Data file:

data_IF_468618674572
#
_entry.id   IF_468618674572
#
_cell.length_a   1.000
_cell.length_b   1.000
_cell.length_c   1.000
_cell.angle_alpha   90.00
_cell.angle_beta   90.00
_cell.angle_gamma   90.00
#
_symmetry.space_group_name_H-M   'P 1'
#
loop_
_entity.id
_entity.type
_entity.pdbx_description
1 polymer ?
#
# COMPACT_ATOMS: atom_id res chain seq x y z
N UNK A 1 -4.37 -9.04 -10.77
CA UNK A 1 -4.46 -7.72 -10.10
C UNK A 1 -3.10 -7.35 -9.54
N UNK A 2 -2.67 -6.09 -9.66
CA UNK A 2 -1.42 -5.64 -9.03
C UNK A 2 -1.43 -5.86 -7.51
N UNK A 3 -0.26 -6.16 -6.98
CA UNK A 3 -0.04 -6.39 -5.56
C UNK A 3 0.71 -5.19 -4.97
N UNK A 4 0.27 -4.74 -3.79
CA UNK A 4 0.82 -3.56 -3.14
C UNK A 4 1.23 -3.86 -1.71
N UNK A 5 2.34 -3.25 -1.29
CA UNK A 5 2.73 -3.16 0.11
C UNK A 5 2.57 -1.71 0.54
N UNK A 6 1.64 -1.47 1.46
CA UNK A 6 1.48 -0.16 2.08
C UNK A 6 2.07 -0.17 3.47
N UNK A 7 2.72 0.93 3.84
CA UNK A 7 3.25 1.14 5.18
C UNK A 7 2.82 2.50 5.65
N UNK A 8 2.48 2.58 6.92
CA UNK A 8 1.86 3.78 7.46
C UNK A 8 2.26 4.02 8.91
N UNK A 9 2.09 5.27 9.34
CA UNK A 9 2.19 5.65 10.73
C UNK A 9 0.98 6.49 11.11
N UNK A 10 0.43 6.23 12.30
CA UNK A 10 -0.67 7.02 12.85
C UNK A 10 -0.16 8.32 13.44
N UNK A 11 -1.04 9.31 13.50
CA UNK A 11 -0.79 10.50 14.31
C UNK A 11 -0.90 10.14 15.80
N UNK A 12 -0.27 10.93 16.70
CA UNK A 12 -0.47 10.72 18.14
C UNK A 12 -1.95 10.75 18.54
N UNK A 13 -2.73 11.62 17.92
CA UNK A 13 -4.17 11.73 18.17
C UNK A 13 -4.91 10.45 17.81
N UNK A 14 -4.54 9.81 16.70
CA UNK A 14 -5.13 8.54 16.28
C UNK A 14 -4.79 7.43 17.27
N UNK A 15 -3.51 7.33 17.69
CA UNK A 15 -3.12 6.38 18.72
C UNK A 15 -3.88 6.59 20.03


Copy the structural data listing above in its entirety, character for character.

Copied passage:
data_IF_468618674572
#
_entry.id   IF_468618674572
#
_cell.length_a   1.000
_cell.length_b   1.000
_cell.length_c   1.000
_cell.angle_alpha   90.00
_cell.angle_beta   90.00
_cell.angle_gamma   90.00
#
_symmetry.space_group_name_H-M   'P 1'
#
loop_
_entity.id
_entity.type
_entity.pdbx_description
1 polymer ?
#
# COMPACT_ATOMS: atom_id res chain seq x y z
N UNK A 1 -4.37 -9.04 -10.77
CA UNK A 1 -4.46 -7.72 -10.10
C UNK A 1 -3.10 -7.35 -9.54
N UNK A 2 -2.67 -6.09 -9.66
CA UNK A 2 -1.42 -5.64 -9.03
C UNK A 2 -1.43 -5.86 -7.51
N UNK A 3 -0.26 -6.16 -6.98
CA UNK A 3 -0.04 -6.39 -5.56
C UNK A 3 0.71 -5.19 -4.97
N UNK A 4 0.27 -4.74 -3.79
CA UNK A 4 0.82 -3.56 -3.14
C UNK A 4 1.23 -3.86 -1.71
N UNK A 5 2.34 -3.25 -1.29
CA UNK A 5 2.73 -3.16 0.11
C UNK A 5 2.57 -1.71 0.54
N UNK A 6 1.64 -1.47 1.46
CA UNK A 6 1.48 -0.16 2.08
C UNK A 6 2.07 -0.17 3.47
N UNK A 7 2.72 0.93 3.84
CA UNK A 7 3.25 1.14 5.18
C UNK A 7 2.82 2.50 5.65
N UNK A 8 2.48 2.58 6.92
CA UNK A 8 1.86 3.78 7.46
C UNK A 8 2.26 4.02 8.91
N UNK A 9 2.09 5.27 9.34
CA UNK A 9 2.19 5.65 10.73
C UNK A 9 0.98 6.49 11.11
N UNK A 10 0.43 6.23 12.30
CA UNK A 10 -0.67 7.02 12.85
C UNK A 10 -0.16 8.32 13.44
N UNK A 11 -1.04 9.31 13.50
CA UNK A 11 -0.79 10.50 14.31
C UNK A 11 -0.90 10.14 15.80
N UNK A 12 -0.27 10.93 16.70
CA UNK A 12 -0.47 10.72 18.14
C UNK A 12 -1.95 10.75 18.54
N UNK A 13 -2.73 11.62 17.92
CA UNK A 13 -4.17 11.73 18.17
C UNK A 13 -4.91 10.45 17.81
N UNK A 14 -4.54 9.81 16.70
CA UNK A 14 -5.13 8.54 16.28
C UNK A 14 -4.79 7.43 17.27
N UNK A 15 -3.51 7.33 17.69
CA UNK A 15 -3.12 6.38 18.72
C UNK A 15 -3.88 6.59 20.03